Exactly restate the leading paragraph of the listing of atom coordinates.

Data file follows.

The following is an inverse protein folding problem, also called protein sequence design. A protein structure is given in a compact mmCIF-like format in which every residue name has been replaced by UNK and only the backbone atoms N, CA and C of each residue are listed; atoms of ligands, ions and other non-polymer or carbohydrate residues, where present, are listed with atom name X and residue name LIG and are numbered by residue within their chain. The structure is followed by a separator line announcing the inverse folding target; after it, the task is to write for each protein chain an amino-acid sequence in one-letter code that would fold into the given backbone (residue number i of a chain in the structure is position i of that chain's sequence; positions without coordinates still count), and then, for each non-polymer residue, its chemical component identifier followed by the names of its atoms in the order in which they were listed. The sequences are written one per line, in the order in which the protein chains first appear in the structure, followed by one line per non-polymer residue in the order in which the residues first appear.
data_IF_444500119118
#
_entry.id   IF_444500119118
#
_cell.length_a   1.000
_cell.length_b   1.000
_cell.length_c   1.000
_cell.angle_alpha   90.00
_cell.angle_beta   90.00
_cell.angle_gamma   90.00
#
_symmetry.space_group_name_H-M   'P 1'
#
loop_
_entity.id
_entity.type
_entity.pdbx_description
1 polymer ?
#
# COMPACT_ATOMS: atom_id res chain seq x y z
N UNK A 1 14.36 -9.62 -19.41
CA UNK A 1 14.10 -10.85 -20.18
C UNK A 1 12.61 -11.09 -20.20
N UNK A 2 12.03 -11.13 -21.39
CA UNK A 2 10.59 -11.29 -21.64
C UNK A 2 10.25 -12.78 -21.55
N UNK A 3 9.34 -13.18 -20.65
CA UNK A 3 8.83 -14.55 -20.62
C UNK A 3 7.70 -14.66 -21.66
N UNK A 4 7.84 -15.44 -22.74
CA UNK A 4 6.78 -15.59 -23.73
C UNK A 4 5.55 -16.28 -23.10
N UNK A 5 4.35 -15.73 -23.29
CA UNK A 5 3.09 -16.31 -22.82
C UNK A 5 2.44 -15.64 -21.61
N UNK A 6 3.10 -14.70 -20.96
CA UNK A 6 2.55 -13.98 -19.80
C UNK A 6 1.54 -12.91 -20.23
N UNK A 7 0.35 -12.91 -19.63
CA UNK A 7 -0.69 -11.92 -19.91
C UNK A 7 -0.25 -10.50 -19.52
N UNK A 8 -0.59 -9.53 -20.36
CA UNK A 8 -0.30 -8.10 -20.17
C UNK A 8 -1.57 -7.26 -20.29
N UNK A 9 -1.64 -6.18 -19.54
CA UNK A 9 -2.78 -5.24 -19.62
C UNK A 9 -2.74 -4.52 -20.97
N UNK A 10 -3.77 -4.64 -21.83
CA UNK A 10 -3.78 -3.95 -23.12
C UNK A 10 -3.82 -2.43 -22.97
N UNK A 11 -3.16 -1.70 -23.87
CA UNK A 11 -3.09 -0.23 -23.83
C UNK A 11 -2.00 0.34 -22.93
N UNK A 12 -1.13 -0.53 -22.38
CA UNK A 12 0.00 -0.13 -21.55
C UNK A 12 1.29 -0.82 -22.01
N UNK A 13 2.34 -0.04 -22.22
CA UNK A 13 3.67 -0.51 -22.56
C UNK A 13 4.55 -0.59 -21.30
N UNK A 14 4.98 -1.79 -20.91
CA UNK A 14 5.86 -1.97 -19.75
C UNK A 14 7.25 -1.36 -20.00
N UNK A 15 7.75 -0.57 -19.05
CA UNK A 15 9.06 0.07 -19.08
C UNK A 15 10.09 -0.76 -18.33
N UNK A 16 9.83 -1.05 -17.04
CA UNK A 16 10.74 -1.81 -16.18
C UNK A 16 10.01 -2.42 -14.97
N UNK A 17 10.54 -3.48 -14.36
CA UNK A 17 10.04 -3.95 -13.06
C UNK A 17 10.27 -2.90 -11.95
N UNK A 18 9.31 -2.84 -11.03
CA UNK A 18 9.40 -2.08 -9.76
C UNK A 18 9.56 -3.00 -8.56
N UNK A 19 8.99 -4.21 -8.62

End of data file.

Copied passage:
The following is an inverse protein folding problem, also called protein sequence design. A protein structure is given in a compact mmCIF-like format in which every residue name has been replaced by UNK and only the backbone atoms N, CA and C of each residue are listed; atoms of ligands, ions and other non-polymer or carbohydrate residues, where present, are listed with atom name X and residue name LIG and are numbered by residue within their chain. The structure is followed by a separator line announcing the inverse folding target; after it, the task is to write for each protein chain an amino-acid sequence in one-letter code that would fold into the given backbone (residue number i of a chain in the structure is position i of that chain's sequence; positions without coordinates still count), and then, for each non-polymer residue, its chemical component identifier followed by the names of its atoms in the order in which they were listed. The sequences are written one per line, in the order in which the protein chains first appear in the structure, followed by one line per non-polymer residue in the order in which the residues first appear.